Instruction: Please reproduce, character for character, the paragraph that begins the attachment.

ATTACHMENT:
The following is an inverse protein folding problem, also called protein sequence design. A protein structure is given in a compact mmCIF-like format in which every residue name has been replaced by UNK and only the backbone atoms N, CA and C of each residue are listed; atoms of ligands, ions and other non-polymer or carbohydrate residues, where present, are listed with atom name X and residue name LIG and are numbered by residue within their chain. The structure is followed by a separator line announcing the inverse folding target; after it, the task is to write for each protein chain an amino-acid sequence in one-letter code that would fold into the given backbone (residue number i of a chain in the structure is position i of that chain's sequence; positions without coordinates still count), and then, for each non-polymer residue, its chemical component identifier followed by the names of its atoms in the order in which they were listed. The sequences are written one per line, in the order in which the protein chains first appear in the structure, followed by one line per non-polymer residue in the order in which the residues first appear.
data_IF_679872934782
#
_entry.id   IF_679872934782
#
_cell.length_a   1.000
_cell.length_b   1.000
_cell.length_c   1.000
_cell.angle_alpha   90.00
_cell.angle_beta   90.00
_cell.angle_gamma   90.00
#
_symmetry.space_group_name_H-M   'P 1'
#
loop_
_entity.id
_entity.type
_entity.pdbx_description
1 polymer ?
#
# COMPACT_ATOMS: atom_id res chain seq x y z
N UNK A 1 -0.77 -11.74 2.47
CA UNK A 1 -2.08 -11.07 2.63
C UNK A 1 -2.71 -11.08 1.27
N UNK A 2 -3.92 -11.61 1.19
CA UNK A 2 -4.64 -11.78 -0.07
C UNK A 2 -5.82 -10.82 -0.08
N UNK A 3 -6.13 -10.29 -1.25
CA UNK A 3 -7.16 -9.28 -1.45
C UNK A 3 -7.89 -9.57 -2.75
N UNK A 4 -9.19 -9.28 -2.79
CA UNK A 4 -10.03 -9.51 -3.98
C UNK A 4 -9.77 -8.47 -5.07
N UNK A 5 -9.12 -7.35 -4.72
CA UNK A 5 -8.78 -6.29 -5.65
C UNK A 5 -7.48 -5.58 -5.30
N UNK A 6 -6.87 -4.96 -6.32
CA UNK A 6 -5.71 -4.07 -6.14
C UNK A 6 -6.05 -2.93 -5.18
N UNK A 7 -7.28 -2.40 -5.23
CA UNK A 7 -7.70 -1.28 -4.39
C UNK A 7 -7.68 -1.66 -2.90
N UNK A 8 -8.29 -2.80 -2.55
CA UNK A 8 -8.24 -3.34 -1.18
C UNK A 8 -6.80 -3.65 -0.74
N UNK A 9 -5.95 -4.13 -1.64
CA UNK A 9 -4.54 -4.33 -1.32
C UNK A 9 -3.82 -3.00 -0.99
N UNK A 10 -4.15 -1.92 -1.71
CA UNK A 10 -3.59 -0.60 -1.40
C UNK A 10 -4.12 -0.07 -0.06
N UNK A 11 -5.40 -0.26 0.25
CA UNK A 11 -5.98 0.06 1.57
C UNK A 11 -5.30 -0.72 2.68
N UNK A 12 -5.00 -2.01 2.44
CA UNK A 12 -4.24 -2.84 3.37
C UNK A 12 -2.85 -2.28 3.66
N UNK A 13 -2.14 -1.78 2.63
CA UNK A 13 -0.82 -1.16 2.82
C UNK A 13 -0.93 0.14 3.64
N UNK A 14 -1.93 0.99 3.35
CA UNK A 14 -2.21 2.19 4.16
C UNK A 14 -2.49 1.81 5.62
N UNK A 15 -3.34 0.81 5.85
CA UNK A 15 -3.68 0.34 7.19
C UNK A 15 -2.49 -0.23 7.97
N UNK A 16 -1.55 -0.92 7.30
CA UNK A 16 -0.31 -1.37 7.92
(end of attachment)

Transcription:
The following is an inverse protein folding problem, also called protein sequence design. A protein structure is given in a compact mmCIF-like format in which every residue name has been replaced by UNK and only the backbone atoms N, CA and C of each residue are listed; atoms of ligands, ions and other non-polymer or carbohydrate residues, where present, are listed with atom name X and residue name LIG and are numbered by residue within their chain. The structure is followed by a separator line announcing the inverse folding target; after it, the task is to write for each protein chain an amino-acid sequence in one-letter code that would fold into the given backbone (residue number i of a chain in the structure is position i of that chain's sequence; positions without coordinates still count), and then, for each non-polymer residue, its chemical component identifier followed by the names of its atoms in the order in which they were listed. The sequences are written one per line, in the order in which the protein chains first appear in the structure, followed by one line per non-polymer residue in the order in which the residues first appear.